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Motorola Saber II

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KJ6VIP

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I recently acquired a Motorola Saber II radio. Band split shown as being 136-174 MHz. I'm in the process of looking for a programmer willing to program this thing. Not much luck on that front yet.

I assume this unit is limited to 48 total channels. Twelve channels per zone, Four zones total, unless the unit has 8k memory or some kind of doohicky, (can't recall the word) under the faceplate, in which case might be 120 channels total.

Anyways my question is really this. Once I am able to find someone willing to program this unit, what are the best HAM frequencies to program in this unit, as channel space is limited. Or does it vary by county etc? Now I realize that this is not best suited for HAM use, however beyond the frequencies I do want programmed in here, I might as well fill the radio with something.

Any help and or advice appreciated.

-Rylak
 

MTS2000des

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a couple of points, the analog Saber was never manufactured for the entire VHF bandsplits. Programming one is possible, but some narrowband split versions were made in the 136-151 and 157-174 variety specifically. Only way to know the actual bandsplit is to read the radio with RSS or crack open the housing and get the module numbers of the VCO and PA modules.

The radios can be made to stretch their bandsplits a few MHz each way, but keep in mind these radios were designed in the 1980's and aren't the very wide band radios of today. They are excellent radios IF tuned properly and maintained. They are also some of the most difficult radios to program, require (by today's standards) antiquated computer hardware (nothing faster than a Pentium 100) and RSS that is long NLA from Motorola. You gotta be careful with them, using an unstable programming platform or cheap cable/RIB can result in a bricked radio. The Saber is notorious for throwing up during programming and can take hours to get working again.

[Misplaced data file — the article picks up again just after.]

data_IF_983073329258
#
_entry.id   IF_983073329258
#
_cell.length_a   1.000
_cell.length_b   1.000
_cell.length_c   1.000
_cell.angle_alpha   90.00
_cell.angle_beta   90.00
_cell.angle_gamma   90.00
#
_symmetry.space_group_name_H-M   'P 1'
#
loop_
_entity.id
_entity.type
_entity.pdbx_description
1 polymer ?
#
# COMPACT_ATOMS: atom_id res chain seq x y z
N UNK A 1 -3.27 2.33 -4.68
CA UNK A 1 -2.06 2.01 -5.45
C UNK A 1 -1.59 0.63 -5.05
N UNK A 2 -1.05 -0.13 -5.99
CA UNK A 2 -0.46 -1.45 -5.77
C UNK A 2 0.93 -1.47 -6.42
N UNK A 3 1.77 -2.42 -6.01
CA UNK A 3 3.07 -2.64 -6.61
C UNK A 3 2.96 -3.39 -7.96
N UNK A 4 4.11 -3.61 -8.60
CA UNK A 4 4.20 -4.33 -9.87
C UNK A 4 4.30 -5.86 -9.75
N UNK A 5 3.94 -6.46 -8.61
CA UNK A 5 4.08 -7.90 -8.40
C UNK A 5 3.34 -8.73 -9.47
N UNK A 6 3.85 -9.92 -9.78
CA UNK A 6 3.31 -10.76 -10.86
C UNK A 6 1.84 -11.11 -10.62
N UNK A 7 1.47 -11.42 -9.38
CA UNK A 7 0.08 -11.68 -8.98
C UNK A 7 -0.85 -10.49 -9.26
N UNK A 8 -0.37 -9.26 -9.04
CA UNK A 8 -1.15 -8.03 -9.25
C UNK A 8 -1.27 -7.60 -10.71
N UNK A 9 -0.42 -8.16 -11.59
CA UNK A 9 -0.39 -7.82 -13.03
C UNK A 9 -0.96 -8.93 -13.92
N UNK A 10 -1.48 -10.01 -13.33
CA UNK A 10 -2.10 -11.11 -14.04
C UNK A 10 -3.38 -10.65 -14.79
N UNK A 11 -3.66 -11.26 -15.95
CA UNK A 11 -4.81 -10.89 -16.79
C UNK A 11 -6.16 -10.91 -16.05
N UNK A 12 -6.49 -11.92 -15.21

That being said, if you find someone with the correct hardware and software to program, you'll need to be aware of some limitations. Even with an 8K EEPROM Saber, you'll still be limited to a maximum of 32 PL/DPL tones in the entire radio! So while your radio maybe capable of 120 channels in 10 zones, you only can have only 32 unique PL/DPL codes to choose from. Enabling other features in excess can cause you to exceed the 8K codeplug size. and the RSS won't tell you this until AFTER you attempt to write to the radio and it says "codeplug too big" meaning you have to go back and disable this and that to make it work.